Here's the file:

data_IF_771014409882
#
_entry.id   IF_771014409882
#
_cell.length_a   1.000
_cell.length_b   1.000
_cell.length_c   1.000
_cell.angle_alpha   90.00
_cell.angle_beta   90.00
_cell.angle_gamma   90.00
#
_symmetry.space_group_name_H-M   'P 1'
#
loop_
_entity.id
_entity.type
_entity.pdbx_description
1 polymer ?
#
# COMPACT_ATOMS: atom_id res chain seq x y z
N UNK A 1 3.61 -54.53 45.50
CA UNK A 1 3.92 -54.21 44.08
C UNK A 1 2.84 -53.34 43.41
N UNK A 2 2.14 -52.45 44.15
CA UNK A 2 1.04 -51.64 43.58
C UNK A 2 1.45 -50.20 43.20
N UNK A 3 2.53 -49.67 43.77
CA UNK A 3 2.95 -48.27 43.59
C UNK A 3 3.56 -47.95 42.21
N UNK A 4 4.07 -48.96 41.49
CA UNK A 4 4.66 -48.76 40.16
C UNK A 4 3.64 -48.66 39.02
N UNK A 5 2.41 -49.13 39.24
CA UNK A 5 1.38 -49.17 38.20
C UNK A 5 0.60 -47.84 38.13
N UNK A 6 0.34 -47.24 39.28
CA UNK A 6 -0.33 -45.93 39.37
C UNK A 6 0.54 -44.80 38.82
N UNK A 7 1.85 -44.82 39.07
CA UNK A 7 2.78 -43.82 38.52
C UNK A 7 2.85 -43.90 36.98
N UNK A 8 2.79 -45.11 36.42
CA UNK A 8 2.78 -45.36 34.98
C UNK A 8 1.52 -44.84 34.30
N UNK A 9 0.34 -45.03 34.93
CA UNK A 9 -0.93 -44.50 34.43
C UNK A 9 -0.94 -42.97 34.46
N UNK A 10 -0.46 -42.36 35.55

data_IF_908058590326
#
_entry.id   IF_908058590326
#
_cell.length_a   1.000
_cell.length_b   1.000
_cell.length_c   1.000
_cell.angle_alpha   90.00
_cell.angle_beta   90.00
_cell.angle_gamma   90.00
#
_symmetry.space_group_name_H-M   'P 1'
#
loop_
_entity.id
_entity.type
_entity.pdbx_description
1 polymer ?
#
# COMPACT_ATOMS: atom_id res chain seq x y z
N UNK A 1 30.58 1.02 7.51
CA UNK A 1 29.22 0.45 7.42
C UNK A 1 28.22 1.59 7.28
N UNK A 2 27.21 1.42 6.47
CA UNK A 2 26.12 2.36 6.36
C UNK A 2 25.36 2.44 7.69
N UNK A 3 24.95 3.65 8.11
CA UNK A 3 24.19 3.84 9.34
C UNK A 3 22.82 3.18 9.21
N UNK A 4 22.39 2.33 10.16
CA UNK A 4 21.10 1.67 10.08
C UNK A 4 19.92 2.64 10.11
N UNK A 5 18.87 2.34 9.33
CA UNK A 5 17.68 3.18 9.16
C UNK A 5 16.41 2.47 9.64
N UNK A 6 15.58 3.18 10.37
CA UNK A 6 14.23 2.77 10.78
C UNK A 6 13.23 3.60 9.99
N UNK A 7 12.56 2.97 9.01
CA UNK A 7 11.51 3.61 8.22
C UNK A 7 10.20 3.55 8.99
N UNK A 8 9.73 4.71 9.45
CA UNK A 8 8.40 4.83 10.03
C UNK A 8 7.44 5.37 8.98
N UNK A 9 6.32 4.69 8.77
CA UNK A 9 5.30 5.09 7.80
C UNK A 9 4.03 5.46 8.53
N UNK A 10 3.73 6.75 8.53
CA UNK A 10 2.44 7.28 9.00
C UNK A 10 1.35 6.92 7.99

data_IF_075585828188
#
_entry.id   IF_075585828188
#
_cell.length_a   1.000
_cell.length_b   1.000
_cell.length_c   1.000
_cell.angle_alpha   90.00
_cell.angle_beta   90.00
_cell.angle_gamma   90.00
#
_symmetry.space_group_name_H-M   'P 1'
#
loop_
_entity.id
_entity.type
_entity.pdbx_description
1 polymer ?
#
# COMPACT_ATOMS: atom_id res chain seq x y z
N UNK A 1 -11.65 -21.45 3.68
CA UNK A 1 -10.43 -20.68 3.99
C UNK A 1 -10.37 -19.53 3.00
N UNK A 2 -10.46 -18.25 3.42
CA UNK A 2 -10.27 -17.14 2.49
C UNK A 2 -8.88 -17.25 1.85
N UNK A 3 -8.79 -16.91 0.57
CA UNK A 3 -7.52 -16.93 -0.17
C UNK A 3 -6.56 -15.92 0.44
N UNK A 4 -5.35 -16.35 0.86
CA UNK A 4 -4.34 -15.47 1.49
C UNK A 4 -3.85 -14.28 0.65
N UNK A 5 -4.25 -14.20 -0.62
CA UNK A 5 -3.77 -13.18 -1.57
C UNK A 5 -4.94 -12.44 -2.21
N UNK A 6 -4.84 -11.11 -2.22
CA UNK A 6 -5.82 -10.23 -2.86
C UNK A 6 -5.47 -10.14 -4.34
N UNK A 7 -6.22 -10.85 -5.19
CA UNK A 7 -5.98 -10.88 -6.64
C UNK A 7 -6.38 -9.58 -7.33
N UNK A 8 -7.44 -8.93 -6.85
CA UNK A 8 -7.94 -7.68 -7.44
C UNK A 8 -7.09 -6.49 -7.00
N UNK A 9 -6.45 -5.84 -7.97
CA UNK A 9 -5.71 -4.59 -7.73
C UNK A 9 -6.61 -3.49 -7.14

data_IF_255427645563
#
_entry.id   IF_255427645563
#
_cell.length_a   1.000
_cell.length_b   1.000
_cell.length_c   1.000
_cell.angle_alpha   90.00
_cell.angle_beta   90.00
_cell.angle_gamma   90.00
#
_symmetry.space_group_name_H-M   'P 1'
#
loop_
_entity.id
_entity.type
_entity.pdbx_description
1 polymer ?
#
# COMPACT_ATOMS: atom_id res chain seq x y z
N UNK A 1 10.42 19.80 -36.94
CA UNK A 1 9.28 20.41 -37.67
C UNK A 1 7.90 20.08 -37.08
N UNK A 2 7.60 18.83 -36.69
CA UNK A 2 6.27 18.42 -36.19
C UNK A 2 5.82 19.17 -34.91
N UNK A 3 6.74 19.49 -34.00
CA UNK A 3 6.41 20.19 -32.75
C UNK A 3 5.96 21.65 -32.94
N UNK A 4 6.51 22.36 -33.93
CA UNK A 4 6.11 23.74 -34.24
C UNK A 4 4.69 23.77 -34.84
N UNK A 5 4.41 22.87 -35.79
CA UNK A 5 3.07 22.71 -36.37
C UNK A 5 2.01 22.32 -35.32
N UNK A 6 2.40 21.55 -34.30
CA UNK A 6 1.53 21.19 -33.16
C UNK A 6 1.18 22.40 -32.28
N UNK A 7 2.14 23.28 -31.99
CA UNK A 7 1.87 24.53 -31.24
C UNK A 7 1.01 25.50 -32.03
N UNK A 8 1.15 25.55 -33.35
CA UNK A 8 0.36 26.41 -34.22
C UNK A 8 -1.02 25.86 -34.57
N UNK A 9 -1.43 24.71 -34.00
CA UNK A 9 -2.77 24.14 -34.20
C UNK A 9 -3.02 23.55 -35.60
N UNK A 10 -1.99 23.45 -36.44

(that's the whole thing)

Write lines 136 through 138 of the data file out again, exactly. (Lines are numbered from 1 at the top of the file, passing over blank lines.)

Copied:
C UNK A 6 -5.47 -10.14 -4.34
N UNK A 7 -6.22 -10.85 -5.19
CA UNK A 7 -5.98 -10.88 -6.64